• by Lauren Parker on June 1, 2017  8:15 pm Reply

      Oh Beth, thank you so much. We love you. I can't express how grateful I am for all of the resources and support you have given us. You really, truly changed our lives for the better. Dru still asks when you are coming over next, I will tell him you are sending your love. Thank you for the link to that blog, I will be checking it out! We will be missing you and thinking of you often.

  4. by Witney on May 31, 2017  7:26 am Reply

    Most beautiful thing I've ever read. We love you guys so much! You're amazing!!

    • by Lauren Parker on June 1, 2017  8:12 pm Reply

      You are the best. Thank you for saying that. Love you so much!!

  5. by Tara on May 31, 2017  10:59 pm Reply

    Oh Girly! This was so beautifully written. I cried. You are such an amazing woman and a one-of-a-kind mother. Thank you for sharing your story. 😘

    • by Lauren Parker on June 1, 2017  8:12 pm Reply

      Tara, thank you! You are so sweet, I really appreciate your support.

  6. by Sarah Beck on June 1, 2017  3:50 pm Reply

    Oh, Lauren. This gave me all the feels! I was bawling through all of your post. I love your honesty. We have struggles different than yours, but I really relate to mourning and longing for a "normal" motherhood and struggling with the concept of having an "abnormal" child. Over the years, it's gotten a little better, but I still have moments and times every few days or weeks where that mourning pops up again. You are a warrior mama! As Josh says, "you've got this!" I'm so sad you're moving--I feel like I was just starting to get to know you guys. Hope you keep blogging. Maybe we can keep in touch that way :) Love you guys!

    • by Lauren Parker on June 1, 2017  8:10 pm Reply

      Sarah, that means so much to me. Thank you so much for taking the time to comment. I've always admired you from afar. It's always empowering to me have other women that I look up to who can relate to those feelings. I will be keeping up with your blog and gaining strength and inspiration from your stories!

  7. by Jade Stellmon on June 13, 2017  3:59 am Reply

    This is beautiful. Thank you so much for sharing it -- raw and honest and beautiful.

    • by Lauren Parker on June 13, 2017  7:37 pm Reply

      Oh Jade, thank you for saying that. I had such a hard time deciding if it was something I should share, or if it was too personal... with too much complaining. I appreciate your comment and your support so much.

  8. by Jeavoni on June 13, 2017  4:50 am Reply

    Reading that Dru has someone on the same journey as him just made me bawl. What a beautiful realization.
    And what adds to the miracle of your STUNNING babies is that they have a mom who literal almost gave everything for them. Just such an inspiring story of love.

    • by Lauren Parker on June 13, 2017  7:34 pm Reply

      Jeavoni, your comment made me tear up. Thank you so much.

  9. by Wendy Jackman on June 13, 2017  4:51 am Reply

    You're an amazing writer with an incredible journey to share! You are brave and courageous! I just know how much my sister admires you and while I don't know you well, I admire you so much. You are in tune with the spirit, you have showed and relied on your faith, and you are sharing it all the while with anyone who wants to hear it. It is a journey worth sharing and you are amazing! My love and prayers go out to you and your darling family. YOU will teach them strength and show them your unconditional love and that will always make you a super hero momma! XO

    • by Lauren Parker on June 13, 2017  7:33 pm Reply

      Wendy, I can't express how much your comment meant to me. I debated for so long whether or not this was worth sharing, but your comment lifted me from those insecurities. Thank you so much for your incredibly kind and thoughtful words.

  10. by Kate on June 13, 2017  5:07 am Reply

    Lauren you are such an amazing mother. I can't imagine the struggle this has been for you. The Lord loves you and those two amazing children you have been given. You were chosen to be their mother because you are the best person for them. They are beyond lucky to call you mom. Never forget how much you are loved. I love the faith you have and have learned so much from you watching you go through these trials.

    • by Lauren Parker on June 13, 2017  7:30 pm Reply

      Kate, thank you so much for taking the time to write those kind words.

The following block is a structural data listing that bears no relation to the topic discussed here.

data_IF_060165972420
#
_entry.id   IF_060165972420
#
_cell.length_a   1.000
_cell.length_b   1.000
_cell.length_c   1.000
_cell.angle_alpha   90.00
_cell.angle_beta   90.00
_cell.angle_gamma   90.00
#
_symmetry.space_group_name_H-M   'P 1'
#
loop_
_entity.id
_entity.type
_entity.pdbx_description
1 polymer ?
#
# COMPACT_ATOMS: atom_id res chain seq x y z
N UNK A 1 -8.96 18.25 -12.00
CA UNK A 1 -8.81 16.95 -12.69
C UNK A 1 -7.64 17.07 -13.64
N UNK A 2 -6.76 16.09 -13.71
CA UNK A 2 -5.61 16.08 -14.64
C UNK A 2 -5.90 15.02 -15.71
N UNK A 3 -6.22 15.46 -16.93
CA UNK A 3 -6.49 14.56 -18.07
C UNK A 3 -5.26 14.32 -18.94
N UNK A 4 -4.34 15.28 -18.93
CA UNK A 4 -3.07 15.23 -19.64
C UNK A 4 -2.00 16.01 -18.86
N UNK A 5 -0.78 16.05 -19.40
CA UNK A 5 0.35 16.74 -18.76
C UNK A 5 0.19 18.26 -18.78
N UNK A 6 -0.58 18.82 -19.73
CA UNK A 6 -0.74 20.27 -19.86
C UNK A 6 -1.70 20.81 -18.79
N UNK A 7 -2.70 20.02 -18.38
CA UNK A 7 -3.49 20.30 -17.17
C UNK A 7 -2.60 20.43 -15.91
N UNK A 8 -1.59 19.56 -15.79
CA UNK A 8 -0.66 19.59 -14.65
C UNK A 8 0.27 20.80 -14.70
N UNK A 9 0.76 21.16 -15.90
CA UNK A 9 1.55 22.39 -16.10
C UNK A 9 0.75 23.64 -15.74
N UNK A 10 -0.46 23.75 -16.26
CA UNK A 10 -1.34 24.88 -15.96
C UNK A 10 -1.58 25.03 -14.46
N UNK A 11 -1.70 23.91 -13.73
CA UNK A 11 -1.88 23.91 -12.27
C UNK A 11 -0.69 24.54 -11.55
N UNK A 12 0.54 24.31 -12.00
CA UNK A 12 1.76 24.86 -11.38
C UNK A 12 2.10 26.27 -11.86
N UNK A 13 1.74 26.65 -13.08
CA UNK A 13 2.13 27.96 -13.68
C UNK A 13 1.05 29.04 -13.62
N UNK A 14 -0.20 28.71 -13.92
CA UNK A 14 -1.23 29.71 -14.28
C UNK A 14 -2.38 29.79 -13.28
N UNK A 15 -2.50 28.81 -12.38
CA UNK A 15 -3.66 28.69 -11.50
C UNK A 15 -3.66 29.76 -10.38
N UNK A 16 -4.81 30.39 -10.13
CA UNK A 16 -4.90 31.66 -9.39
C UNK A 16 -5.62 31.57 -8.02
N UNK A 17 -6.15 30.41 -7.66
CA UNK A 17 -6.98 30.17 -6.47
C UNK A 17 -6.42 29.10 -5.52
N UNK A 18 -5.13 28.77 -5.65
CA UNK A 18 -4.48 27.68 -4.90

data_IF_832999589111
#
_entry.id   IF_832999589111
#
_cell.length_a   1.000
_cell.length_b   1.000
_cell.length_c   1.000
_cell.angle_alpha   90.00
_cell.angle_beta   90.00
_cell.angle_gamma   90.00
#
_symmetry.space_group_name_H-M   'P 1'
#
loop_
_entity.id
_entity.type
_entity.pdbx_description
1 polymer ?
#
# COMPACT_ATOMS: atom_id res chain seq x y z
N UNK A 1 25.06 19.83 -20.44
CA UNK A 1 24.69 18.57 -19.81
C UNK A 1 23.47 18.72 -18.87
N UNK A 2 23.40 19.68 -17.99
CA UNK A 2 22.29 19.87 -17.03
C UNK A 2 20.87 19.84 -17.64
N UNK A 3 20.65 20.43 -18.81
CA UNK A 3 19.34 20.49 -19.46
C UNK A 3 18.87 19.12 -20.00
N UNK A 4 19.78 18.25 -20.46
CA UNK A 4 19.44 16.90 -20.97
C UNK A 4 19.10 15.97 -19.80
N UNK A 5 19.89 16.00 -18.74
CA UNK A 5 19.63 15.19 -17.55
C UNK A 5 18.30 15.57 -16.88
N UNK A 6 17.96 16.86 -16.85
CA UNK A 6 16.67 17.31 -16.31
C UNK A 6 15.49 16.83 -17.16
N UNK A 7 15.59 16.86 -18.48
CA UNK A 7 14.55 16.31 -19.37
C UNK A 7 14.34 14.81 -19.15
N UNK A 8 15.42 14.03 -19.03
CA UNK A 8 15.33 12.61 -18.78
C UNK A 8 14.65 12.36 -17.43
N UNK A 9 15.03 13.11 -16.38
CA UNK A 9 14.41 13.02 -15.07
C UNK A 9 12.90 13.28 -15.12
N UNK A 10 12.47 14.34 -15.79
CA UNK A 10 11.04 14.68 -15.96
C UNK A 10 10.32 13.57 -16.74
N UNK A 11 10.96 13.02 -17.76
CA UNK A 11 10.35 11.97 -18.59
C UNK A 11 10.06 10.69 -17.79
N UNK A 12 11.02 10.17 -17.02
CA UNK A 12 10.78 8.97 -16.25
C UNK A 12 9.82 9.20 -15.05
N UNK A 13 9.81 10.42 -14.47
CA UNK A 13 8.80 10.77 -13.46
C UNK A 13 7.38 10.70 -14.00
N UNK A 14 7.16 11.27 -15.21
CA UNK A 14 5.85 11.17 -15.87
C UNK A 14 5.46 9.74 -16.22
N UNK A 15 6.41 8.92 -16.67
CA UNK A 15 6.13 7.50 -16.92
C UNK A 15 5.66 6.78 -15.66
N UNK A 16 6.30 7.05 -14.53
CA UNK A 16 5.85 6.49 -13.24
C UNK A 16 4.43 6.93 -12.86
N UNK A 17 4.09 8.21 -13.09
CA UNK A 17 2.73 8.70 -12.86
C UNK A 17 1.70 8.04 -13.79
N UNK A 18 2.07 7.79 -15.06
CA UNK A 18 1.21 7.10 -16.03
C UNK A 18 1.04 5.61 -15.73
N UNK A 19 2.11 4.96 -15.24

11. by Katie Crippen Hopoate on June 13, 2017  5:08 am Reply

    From the mouth of babes... Dru is so cute. And Estella is so beautiful. Your journey sounds so hard and frightening, but I can see from your writing; you and David got this. Sending our love and admiration your way. 💕

    • by Lauren Parker on June 13, 2017  7:24 pm Reply

      Katie, I appreciate that so much. Thank you.

  12. by DeNeise Young on June 13, 2017  8:04 am Reply

    Lauren, I don't know what to say except you are incredible. You are an amazing woman and mother. Thank you for sharing your incredible birthing experience. It may not have been the "normal delivery" you wished for, but what a perfect story of faith, endurance and love. I'm so sorry that you have gone thru so much. I'm very grateful that you are still here to raise your sweet kids. My Love and prayers are with you and your sweet family. We love you all.

    • by Lauren Parker on June 13, 2017  7:23 pm Reply

      DeNeise, thank you so much. Thank you for taking the time to read and thank you for your sweet words.

  13. by Hayley Brown on June 13, 2017  2:47 pm Reply

    Lauren you don't know me ( I knew your husband in Provo) but I wanted to say how much your story touched my heart. I have two kids 14 months apart (not planned) and a husband who works a lot or gone for weeks being in the military and most days I feel like I'm drowning but reading your story helped me see things more clearly- this is my journey. You are such an inspiring example to me and Heavenly Father must trust and love you immensely to have you take on all that you're taking on. You are super mom and through these experiences you will be that light of hope to women around you. They will look up to you, like I do. Thank you for sharing your intimate feelings and story.


    • by Lauren Parker on June 13, 2017  7:22 pm Reply

      Hayley, I can't thank you enough for those incredibly sweet and thoughtful words. Your comment touched me deeply. Thank you so much.

  14. by Jessica Aland on June 14, 2017  4:57 pm Reply

    Lauren, I wish I had the chance to know you better, but from afar off, I knew of the sweet spirit you had & the love that you have for the gospel. Your experience touched me beyond words - I have never experienced child birth and don't know if I will ever be able to have kids. Your experience was raw and emotional and my heart goes to you as a sister through spirit because you have such two beautiful precious ones. As you said, your experiences were hard, but in a nutshell, it was all worth it. I first heard your story about Dru at Women's conference and then also in Relief Society, when you gave a lesson and talked more about your experience with Dru and at the time, your pregnancy with Estella. My heart went out to you then because I know of the love that you have for your babies, family, and Heavenly Father. Don't miss any precious moment with those precious little angels from heaven! You are a beautiful person inside & out and a beautiful mother. Thank you for sharing and you are a gorgeous example to all those sisters out there, whether they have been able to have "normal" births, "abnormal" births, or like me, who haven't had children or will be able to have children. Keep that light & faith shining!

  15. by Michelle Stellmacher on June 17, 2017  2:22 am Reply

    Lauren, As I read your story, I just cried. One thing you said really struck me......"That’s the problem with life, you never really know when the hardest part is over." You are so right! I truly believe God will use you to speak inspiration into others through these experiences. Stay strong kiddo, keep praying, and cherish every moment! You are a strong woman and that is crystal clear.......and you have a beautiful family!! :)

    Thank you for sharing your story!